ANSWERS TO REVIEW QUESTIONS
prepared by Rabbi Eliezer Chrysler
Kollel Iyun Hadaf, Jerusalem
Previous daf Nedarim 56
NEDARIM 56 - This daf has been dedicated l'Iluy Nishmas Esther Chaya Rayzel
(Friedman) bas Gershon Eliezer, mother of Jeri Turkel, Marcia Weinblatt and
Moshe Smulevitz, after the completion of the Shiv'a (Yahrzeit: 1 Elul). She
was a woman of valor who was devoted to her family and gave of herself
unstintingly, inspiring all those around her.
(a) According to Rebbi Meir in our Mishnah 'ha'Noder min ha'Bayis, Mutar
ba'Aliyah'. The Chachamim maintain - that a Neder on a house incorporates
(b) Someone who is Noder min ha'Aliyah - is permitted to live in the house,
according to everyone.
(c) The Beraisa Darshens from the Pasuk in Tazri'a "*be*'Veis Eretz
Achuzaschem" (with regard to Tzara'as on the house) to include the attic.
Rav Chisda establishes the Beraisa like Rebbi Meir - because, according to
the Chachamim, who hold that a 'house' automatically incorporates the attic,
we should not need a Pasuk to teach us that.
(d) Abaye disagrees, based on the Pasuk "be'Veis Eretz *Achuzaschem*" -
which seems to imply that the house must be attached to the ground (which
the attic is not). Consequently, even the Rabbanan will agree that a special
Pasuk is required to teach us otherwise.
(a) The Tana also Darshens "be'Veis", 'Lerabos es ha'Yatzi'a' (the gallery
or the extension). We reject this text however - on the basis of a Tosefta,
which Darshens exactly the opposite from the Pasuk "be'Kiros ha'Bayis"
've'Lo be'Kiros ha'Yatzi'a'.
(b) We change it to 'Lerabos es ha'Tzvu'a' (a painted room), which we would
otherwise have precluded from the Dinim of Tzara'as - because we would have
compared a house with Tzara'as to a garment with Tzara'as (and a colored
garment is not subject to Tzara'as).
(a) Rav Huna bar Chiya said in the name of Ula 'Bayis be'Veisi Ani Mocher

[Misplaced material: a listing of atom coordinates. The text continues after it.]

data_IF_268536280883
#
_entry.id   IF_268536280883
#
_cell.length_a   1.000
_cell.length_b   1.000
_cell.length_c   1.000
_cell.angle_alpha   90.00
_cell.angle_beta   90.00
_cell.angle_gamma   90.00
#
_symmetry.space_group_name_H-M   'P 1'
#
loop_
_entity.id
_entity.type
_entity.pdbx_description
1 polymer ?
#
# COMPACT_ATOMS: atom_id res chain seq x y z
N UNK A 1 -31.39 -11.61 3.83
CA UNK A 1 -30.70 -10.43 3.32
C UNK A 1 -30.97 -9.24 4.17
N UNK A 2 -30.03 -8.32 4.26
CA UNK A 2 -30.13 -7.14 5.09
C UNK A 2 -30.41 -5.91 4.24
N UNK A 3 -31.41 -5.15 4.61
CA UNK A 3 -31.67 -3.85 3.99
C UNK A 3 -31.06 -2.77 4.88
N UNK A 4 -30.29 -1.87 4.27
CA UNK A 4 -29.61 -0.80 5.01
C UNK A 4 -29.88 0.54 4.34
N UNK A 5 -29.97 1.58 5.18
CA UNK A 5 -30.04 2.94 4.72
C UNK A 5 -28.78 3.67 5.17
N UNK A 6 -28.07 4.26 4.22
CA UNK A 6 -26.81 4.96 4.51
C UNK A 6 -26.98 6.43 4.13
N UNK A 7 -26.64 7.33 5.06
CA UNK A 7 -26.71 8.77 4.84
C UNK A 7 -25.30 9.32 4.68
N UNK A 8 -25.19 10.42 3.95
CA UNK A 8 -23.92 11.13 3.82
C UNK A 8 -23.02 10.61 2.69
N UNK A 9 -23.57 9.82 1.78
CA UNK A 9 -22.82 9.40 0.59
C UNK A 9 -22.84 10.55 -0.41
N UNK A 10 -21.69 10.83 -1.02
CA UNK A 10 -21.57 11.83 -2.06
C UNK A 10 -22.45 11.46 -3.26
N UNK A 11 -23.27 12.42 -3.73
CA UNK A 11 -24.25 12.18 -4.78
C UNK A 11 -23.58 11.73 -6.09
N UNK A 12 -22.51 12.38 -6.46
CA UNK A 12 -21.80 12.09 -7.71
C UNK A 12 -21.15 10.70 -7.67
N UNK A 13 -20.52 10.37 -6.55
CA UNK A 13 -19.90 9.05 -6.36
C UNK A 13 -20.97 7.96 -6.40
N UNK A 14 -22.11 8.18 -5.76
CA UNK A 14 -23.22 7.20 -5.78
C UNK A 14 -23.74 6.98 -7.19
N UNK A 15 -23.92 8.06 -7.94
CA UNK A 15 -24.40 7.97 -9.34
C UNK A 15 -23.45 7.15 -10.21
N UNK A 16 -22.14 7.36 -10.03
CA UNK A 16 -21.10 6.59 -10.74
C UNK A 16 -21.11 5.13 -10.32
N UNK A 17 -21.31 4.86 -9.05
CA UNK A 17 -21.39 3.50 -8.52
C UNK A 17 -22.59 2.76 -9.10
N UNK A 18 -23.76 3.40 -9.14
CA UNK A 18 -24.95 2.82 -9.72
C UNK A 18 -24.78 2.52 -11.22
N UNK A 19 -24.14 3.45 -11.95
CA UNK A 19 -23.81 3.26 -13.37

Lach, Mar'eihu Aliyah', from which we can infer - that if he had said S'tam
Bayis, he could not force the buyer to accept the attic.
(b) We suggest that Ula's statement follows the opinion of Rebbi Meir, who
holds that 'a house' does not incorporate the attic. In order to establish
the Beraisa even like the Rabbanan - we would have to explain 'Aliyah' to
mean 'Me'uleh she'be'Batim' (meaning that it is the purchaser who has the
upper-hand, because 'Bayis she'be'Batim' implies a good-quality house or
(c) According to our initial understanding of the Beraisa - the buyer cannot
argue that he bought a house, and not an attic - because (based on the
principle 'ha'Motzi me'Chaveiro, Alav ha'Re'ayah') the purchaser always has
(d) The Sugya in Menachos concludes like our initial understand of the Ula's
statement, in which case, the Halachah ought to be like Rebbi Meir.
Nevertheless, the Ramban establishes the Halachah like the Chachamim -
because the Sugya in Menachos does not agree with the inference that we made
from Ula's statement. In fact, what Ula meant, when he said 'Bayis
be'Veisi', is that even in there, the seller may force the purchaser to
accept an attic, and it is obvious that that will be the Din in a regular
case of Bayis S'tam.
(a) 'Rebbi Meir Omer ha'Noder min ha'Mitah, Mutar be'Dargesh' -
va'Chachamim Omrim, Dargesh bi'Chelal Mitah.
(b) If he is Noder min ha'Dargesh however - everyone agrees that beds are
(c) When the people came to participate in the Se'udas Havra'ah (the first
meal that one serves an Aveil) of the King who became an Aveil - they would
sit on the floor, whilst he sat on a Dargesh.
(d) We initially try to prove from this Mishnah too, that a Dargesh cannot
be a bed that was made for good Mazel, but not to sleep on, because if it
was - why should the King sit on a surface which he did not sit on the whole
(a) We refute the previous Kashya however, on the grounds that one also
serves an Aveil meat and wine, even though he may well not partake of them
the whole year round. So we try to disprove our initial suggestion from the
Beraisa which requires the Dargesh to be stood upright, but not overturned.
Now if, as we currently believe, a Dargesh is a bed that is made for good
Mazel - why should it be different than any other bed, about which the
Beraisa says 'Ela Kol Mitos she'Yesh Lo ba'Bayis Hu Kofeh'?
(b) This too is not a problem however, because we have a precedent of other
beds that are exceptions to the rule, and which do not need to be
overturned - such as beds which are designated for vessels (see Rosh DH